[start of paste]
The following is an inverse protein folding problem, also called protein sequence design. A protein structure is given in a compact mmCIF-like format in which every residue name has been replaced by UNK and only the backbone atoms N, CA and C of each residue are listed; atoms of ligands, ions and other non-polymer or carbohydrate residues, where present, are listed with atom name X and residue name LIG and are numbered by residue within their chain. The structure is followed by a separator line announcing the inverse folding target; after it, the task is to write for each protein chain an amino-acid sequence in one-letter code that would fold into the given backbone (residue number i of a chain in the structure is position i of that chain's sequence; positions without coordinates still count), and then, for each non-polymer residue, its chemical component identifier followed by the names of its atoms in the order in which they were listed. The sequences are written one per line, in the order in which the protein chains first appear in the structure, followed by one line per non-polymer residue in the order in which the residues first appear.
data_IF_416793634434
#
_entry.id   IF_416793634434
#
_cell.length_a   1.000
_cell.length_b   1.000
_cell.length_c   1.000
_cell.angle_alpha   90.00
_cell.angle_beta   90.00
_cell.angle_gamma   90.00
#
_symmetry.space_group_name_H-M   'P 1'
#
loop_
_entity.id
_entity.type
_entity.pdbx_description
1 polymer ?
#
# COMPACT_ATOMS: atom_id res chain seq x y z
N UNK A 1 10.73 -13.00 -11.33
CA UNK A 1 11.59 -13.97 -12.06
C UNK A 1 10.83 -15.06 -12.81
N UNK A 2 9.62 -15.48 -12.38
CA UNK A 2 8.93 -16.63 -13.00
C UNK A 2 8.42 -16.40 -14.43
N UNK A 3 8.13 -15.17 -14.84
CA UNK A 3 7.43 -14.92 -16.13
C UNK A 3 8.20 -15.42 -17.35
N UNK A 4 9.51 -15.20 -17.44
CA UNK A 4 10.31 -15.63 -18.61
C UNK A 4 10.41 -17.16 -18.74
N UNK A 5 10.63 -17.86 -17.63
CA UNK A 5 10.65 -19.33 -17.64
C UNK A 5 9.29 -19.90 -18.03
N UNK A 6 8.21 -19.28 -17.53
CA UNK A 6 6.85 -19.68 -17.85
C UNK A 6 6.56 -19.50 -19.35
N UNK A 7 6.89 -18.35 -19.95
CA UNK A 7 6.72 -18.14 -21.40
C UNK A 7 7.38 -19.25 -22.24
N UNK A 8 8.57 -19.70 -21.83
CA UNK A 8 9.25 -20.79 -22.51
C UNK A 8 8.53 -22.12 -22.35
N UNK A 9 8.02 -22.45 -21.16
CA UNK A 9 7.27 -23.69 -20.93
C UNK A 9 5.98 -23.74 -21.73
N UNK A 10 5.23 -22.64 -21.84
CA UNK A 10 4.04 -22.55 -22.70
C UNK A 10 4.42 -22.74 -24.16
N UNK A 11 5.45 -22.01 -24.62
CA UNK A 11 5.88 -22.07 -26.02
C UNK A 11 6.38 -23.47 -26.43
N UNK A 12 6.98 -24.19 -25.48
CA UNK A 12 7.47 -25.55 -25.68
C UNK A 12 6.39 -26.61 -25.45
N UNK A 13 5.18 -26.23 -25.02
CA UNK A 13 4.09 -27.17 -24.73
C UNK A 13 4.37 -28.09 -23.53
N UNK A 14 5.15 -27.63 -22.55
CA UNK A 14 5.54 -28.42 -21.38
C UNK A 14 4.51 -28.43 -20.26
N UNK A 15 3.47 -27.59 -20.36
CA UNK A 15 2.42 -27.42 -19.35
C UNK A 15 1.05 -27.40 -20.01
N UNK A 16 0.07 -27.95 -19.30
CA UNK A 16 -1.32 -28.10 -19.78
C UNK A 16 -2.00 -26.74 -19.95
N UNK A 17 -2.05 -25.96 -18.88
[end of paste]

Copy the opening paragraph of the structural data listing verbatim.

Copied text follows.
The following is an inverse protein folding problem, also called protein sequence design. A protein structure is given in a compact mmCIF-like format in which every residue name has been replaced by UNK and only the backbone atoms N, CA and C of each residue are listed; atoms of ligands, ions and other non-polymer or carbohydrate residues, where present, are listed with atom name X and residue name LIG and are numbered by residue within their chain. The structure is followed by a separator line announcing the inverse folding target; after it, the task is to write for each protein chain an amino-acid sequence in one-letter code that would fold into the given backbone (residue number i of a chain in the structure is position i of that chain's sequence; positions without coordinates still count), and then, for each non-polymer residue, its chemical component identifier followed by the names of its atoms in the order in which they were listed. The sequences are written one per line, in the order in which the protein chains first appear in the structure, followed by one line per non-polymer residue in the order in which the residues first appear.